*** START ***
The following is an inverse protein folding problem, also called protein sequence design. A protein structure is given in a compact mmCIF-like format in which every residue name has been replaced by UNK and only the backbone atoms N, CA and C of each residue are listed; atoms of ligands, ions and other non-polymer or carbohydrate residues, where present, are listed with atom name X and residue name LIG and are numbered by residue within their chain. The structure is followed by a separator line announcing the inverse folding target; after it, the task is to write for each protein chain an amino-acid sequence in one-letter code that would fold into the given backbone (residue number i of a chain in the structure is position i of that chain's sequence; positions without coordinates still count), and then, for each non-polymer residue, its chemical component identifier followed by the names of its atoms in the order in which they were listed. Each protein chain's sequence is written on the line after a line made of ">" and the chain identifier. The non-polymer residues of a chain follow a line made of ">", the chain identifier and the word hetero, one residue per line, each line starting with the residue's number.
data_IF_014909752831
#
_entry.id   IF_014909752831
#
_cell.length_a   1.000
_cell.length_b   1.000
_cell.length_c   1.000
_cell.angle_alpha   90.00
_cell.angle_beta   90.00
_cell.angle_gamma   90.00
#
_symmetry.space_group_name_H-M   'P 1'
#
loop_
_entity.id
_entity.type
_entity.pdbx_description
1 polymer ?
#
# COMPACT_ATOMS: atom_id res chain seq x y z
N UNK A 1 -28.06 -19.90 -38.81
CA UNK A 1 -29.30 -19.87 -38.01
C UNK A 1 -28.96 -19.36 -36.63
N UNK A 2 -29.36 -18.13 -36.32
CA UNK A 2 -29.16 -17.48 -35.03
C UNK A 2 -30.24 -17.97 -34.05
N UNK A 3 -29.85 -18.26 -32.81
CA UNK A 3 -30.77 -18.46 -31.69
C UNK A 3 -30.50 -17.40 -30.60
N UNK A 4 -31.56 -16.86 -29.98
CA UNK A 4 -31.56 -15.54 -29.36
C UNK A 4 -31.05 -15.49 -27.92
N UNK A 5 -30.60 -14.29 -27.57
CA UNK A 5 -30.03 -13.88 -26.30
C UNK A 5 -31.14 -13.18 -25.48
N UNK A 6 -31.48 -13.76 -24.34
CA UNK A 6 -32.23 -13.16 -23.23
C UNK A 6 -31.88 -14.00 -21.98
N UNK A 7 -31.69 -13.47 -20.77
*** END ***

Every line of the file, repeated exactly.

The following is an inverse protein folding problem, also called protein sequence design. A protein structure is given in a compact mmCIF-like format in which every residue name has been replaced by UNK and only the backbone atoms N, CA and C of each residue are listed; atoms of ligands, ions and other non-polymer or carbohydrate residues, where present, are listed with atom name X and residue name LIG and are numbered by residue within their chain. The structure is followed by a separator line announcing the inverse folding target; after it, the task is to write for each protein chain an amino-acid sequence in one-letter code that would fold into the given backbone (residue number i of a chain in the structure is position i of that chain's sequence; positions without coordinates still count), and then, for each non-polymer residue, its chemical component identifier followed by the names of its atoms in the order in which they were listed. Each protein chain's sequence is written on the line after a line made of ">" and the chain identifier. The non-polymer residues of a chain follow a line made of ">", the chain identifier and the word hetero, one residue per line, each line starting with the residue's number.
data_IF_014909752831
#
_entry.id   IF_014909752831
#
_cell.length_a   1.000
_cell.length_b   1.000
_cell.length_c   1.000
_cell.angle_alpha   90.00
_cell.angle_beta   90.00
_cell.angle_gamma   90.00
#
_symmetry.space_group_name_H-M   'P 1'
#
loop_
_entity.id
_entity.type
_entity.pdbx_description
1 polymer ?
#
# COMPACT_ATOMS: atom_id res chain seq x y z
N UNK A 1 -28.06 -19.90 -38.81
CA UNK A 1 -29.30 -19.87 -38.01
C UNK A 1 -28.96 -19.36 -36.63
N UNK A 2 -29.36 -18.13 -36.32
CA UNK A 2 -29.16 -17.48 -35.03
C UNK A 2 -30.24 -17.97 -34.05
N UNK A 3 -29.85 -18.26 -32.81
CA UNK A 3 -30.77 -18.46 -31.69
C UNK A 3 -30.50 -17.40 -30.60
N UNK A 4 -31.56 -16.86 -29.98
CA UNK A 4 -31.56 -15.54 -29.36
C UNK A 4 -31.05 -15.49 -27.92
N UNK A 5 -30.60 -14.29 -27.57
CA UNK A 5 -30.03 -13.88 -26.30
C UNK A 5 -31.14 -13.18 -25.48
N UNK A 6 -31.48 -13.76 -24.34
CA UNK A 6 -32.23 -13.16 -23.23
C UNK A 6 -31.88 -14.00 -21.98
N UNK A 7 -31.69 -13.47 -20.77